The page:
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Operational Resilience: Why it Should Be at the Center of Your Risk Strategy

Risk Management | 4 Min Read |16 June 21|by Sumith Sagar
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The banking and financial services market is no stranger to disruption and crisis. The Great Financial Crisis of 2007-09 resulted in some far-reaching structural and regulatory changes across the sector. But no one could have anticipated the events of 2020-21. Even as the COVID-19 pandemic wreaked havoc, the world also had to contend with political upheavals, social unrest, economic slowdown, and significant market dislocation. Banks and financial institutions across the world were faced with an unprecedented crisis that impacted them at different levels. On the one hand, there was revenue loss as interest rates plummeted and bad loans increased. And on the other, there was the sudden need for remote working, social distancing which put significant pressure on established branch infrastructure and ways of functioning.

The Euro STOXX banks index slumped by 40.18 percent while STOXX North America 600 banks index saw a 31.23 percent decline and STOXX Asia/Pacific 600 Banks Index went down by 26.09 percent between December 2019 and April 2020. Through all the chaos and disruption of this year, one thing is evident. The banking sector must relook at its operational resilience strategies and integrate them with their risk management roadmap.

Why is Operational Resilience Important?

The Basel Committee defines operational risk as “the ability of a bank to deliver critical operations through disruption.” And earlier this year they issued seven guiding principles for establishing an operational resiliency framework. These are comprehensive and build on already established guidelines for resilience and continuity. In my opinion, this is the most important aspect of creating and deploying operational resiliency strategies at this point in time. Most banks had resilience frameworks and continuity plans in place even before the pandemic hit. But the circumstances 2020-21 meant that they had to rapidly adapt their operational models in response to an evolving situation.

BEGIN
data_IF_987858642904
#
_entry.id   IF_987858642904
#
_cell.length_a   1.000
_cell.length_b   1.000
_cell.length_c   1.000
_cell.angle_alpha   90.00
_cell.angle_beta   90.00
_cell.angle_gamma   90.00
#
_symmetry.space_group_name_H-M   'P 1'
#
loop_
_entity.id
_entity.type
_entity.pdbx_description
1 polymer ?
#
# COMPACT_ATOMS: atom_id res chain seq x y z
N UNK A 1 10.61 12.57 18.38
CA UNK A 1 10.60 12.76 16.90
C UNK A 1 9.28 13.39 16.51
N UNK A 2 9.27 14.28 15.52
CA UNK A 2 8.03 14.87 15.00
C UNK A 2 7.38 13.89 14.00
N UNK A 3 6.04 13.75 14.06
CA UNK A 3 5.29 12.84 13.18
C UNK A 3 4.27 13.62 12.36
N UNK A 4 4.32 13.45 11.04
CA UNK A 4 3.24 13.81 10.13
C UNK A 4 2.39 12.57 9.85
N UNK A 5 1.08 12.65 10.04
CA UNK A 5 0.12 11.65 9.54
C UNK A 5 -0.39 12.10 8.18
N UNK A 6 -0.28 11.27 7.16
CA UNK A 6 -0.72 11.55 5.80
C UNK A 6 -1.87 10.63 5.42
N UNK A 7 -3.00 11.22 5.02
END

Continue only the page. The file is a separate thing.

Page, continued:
Operational resiliency can no longer be an afterthought, it can no longer be a static policy, and cannot be independent of risk strategies. Going forward it is important for banks and financial services companies to base their operational resiliency frameworks on the fundamental understanding that crisis situations are unavoidable and fluid. So, the strategies they deploy, and the business continuity plan they create must be pragmatic and flexible enough to cope with a rapidly changing risk landscape. The focus now has to be on establishing a comprehensive resiliency framework based on the risk landscape. It should be able to understand the impact of various threats on critical activities and provision for the availability of crucial resources during crises.

The Reality of Interconnected Risks

Risks are interrelated and understanding a risk landscape in its entirety is crucial for successfully navigating an uncertain future. For example, a pandemic-induced economic slowdown can lead to mass unemployment and businesses shutting down. This in turn will trigger not only a slowdown in loans but also a spate of defaults. A comprehensive and continuous risk assessment exercise must be owned by the board of directors or senior management. And their involvement must also extend to periodic reviews, incident reporting and evaluation, and course correction. Banks need to also consider both external and internal risks and understand how operations are interlinked to create an effective plan of action.

Maintaining Business Stability

A robust business continuity plan with controls, processes, and checks is critical to ensure business-as-usual even under the most extenuating circumstances. The framework should also include incident mapping, escalation mechanisms, threshold setting, and quick governance measures around new issues that can disrupt operations. If the bank works with third-party vendors, then a careful evaluation of their resiliency and risk management plans is a good idea. Central to any operational resiliency framework is technology. As the pandemic proved, technology is inextricably tied in with continuity, access, and even business recovery. Data-driven risk assessment models, robust cybersecurity platforms, and alert mechanisms coupled with an effective cloud and product modernization strategy can guarantee the scalability and flexibility banks need to ensure business as usual in times of crisis.

BFSI - Critical Role in Economic Recovery

These are unprecedented times we live in, and they necessitate extraordinary measures. As one of the pillars of global economy, banks have a crucial role to play in the world’s recovery from this pandemic. To do this effectively, banks must remain profitable and innovative in their products and service offerings. Embedding operational resiliency frameworks into the overall risk management plan is a crucial strategic priority to ensure continuity, and to make risk-aware decisions on investments and expansion into new products or territories.

Read more:

1. Moving From Risk to Resilience – Make Your Organization ‘Anti-Fragile’ (Click here to download)

2. Essential Elements of a Successful Integrated Risk Management Program (Click here to download)

3. Robust Risk Management is a Lot About Mind Games (Click here to download)


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